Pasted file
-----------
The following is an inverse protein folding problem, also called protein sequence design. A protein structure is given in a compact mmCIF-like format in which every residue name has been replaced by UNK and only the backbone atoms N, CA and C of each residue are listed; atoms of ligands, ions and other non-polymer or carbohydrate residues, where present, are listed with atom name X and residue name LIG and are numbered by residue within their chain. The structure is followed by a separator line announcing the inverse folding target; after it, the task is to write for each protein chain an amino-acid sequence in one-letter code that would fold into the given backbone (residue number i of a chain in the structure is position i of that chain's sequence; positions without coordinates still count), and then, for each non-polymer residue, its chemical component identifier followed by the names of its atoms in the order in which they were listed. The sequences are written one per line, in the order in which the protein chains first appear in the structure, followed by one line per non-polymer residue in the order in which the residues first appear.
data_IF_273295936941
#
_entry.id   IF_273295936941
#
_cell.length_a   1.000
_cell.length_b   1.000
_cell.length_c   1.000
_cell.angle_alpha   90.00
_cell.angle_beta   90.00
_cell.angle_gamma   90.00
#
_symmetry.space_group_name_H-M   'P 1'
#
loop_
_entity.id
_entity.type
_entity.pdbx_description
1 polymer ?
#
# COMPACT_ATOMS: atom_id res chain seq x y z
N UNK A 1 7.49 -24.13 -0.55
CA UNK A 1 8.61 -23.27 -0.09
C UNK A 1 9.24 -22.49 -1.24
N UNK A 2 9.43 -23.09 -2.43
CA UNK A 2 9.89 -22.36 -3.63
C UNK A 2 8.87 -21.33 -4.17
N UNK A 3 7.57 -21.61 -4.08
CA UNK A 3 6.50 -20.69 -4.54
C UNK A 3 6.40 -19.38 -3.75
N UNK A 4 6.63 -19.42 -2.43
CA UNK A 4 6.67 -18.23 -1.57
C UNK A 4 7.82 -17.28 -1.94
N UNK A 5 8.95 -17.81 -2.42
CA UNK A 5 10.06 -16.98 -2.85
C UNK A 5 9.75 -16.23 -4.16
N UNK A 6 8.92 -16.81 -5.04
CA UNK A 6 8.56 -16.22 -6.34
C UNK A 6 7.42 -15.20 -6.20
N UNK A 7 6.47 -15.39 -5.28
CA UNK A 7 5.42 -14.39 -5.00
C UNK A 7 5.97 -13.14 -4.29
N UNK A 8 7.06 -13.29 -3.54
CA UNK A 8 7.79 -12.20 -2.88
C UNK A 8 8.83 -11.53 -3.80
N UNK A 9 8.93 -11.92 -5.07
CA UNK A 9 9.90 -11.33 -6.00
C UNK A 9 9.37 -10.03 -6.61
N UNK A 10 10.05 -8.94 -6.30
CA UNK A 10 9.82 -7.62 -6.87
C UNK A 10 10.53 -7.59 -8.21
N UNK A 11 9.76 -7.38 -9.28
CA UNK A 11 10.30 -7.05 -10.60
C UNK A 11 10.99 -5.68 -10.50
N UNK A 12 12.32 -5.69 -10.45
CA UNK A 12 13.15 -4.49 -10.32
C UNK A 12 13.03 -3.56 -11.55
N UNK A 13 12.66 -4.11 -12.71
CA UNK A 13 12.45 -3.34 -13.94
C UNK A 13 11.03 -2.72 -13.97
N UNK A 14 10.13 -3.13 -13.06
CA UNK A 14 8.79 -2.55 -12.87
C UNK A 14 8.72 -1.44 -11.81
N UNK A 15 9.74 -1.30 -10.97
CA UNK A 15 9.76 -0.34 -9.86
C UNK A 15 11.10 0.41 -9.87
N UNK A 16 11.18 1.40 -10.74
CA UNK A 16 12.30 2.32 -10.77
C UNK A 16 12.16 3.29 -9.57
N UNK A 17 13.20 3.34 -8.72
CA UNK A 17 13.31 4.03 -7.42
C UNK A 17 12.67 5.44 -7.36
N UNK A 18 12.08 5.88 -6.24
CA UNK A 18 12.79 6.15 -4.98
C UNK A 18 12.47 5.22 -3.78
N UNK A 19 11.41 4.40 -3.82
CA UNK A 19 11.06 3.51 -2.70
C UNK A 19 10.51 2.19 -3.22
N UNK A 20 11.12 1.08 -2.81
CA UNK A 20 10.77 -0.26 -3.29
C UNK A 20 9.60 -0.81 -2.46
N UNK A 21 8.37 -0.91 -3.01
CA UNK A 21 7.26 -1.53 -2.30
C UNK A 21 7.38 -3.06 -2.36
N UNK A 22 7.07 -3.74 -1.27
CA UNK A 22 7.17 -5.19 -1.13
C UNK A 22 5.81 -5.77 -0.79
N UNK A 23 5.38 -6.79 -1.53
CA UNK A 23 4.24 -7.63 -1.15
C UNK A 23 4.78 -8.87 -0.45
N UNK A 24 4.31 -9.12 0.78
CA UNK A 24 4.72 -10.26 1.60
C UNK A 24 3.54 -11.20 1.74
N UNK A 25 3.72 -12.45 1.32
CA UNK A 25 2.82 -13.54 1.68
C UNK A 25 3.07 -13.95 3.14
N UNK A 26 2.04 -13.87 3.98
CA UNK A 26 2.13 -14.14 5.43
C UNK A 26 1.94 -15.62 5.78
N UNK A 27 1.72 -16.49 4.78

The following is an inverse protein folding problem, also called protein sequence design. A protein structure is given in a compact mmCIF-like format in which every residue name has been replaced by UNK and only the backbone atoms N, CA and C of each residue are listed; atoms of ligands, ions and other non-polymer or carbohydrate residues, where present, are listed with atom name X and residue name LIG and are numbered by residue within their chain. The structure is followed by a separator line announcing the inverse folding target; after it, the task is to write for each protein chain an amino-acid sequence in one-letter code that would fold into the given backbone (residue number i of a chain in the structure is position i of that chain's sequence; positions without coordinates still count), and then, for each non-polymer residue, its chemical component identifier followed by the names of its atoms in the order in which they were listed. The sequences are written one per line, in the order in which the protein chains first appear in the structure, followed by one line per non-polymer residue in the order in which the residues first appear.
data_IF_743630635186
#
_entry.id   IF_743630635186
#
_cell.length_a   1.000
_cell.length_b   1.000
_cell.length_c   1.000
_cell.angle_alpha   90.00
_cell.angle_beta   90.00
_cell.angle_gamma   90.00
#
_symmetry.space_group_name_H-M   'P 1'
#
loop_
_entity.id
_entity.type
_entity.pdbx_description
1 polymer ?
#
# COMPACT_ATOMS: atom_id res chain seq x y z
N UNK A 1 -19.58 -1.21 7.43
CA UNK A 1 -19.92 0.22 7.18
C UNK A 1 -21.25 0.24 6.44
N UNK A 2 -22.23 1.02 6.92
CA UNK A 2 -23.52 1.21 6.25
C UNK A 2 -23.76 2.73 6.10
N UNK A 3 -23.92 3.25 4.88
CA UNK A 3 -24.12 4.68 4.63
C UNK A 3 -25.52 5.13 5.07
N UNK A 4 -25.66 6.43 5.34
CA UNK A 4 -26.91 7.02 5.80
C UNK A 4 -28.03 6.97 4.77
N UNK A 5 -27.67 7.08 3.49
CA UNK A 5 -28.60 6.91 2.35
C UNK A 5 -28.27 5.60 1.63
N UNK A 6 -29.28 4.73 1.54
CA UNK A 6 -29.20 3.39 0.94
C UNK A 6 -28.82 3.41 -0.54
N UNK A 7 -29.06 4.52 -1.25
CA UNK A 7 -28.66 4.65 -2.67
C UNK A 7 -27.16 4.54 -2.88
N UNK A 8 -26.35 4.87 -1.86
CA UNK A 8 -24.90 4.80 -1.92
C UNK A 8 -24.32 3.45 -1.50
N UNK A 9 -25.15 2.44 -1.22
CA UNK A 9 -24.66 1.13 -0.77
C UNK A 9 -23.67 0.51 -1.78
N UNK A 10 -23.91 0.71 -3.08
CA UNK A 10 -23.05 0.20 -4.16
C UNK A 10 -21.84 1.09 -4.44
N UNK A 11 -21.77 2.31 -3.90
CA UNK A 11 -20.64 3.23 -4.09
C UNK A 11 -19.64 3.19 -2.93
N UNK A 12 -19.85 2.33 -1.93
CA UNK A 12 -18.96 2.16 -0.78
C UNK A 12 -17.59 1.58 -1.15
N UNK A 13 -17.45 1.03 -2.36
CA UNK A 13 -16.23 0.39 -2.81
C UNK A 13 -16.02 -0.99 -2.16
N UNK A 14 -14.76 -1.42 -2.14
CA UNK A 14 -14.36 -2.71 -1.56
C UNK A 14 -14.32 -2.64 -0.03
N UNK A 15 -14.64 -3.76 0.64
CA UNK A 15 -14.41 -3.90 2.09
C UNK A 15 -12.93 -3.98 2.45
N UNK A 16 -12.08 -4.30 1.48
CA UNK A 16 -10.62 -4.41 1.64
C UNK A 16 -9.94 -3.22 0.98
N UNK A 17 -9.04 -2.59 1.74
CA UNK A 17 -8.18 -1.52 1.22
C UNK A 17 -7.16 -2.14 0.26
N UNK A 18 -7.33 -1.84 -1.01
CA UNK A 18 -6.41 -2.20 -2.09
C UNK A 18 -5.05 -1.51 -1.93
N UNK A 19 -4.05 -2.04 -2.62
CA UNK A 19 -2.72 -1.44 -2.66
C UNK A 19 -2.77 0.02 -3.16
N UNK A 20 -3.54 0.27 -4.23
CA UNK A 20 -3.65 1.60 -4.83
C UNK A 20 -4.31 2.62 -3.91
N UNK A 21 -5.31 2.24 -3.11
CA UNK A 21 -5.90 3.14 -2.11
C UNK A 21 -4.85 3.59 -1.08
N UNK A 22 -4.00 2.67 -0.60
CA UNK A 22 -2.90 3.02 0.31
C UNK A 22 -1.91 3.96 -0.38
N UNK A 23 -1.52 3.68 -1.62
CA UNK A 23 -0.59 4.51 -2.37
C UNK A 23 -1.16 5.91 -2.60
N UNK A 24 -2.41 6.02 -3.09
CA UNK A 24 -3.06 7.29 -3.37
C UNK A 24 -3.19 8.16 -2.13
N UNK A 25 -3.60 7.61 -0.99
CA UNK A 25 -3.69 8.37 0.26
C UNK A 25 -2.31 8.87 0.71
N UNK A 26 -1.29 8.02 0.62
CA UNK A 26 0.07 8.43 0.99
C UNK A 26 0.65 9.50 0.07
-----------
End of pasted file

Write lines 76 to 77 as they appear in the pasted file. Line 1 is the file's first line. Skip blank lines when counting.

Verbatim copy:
N UNK A 19 11.41 4.40 -3.82
CA UNK A 19 11.06 3.51 -2.70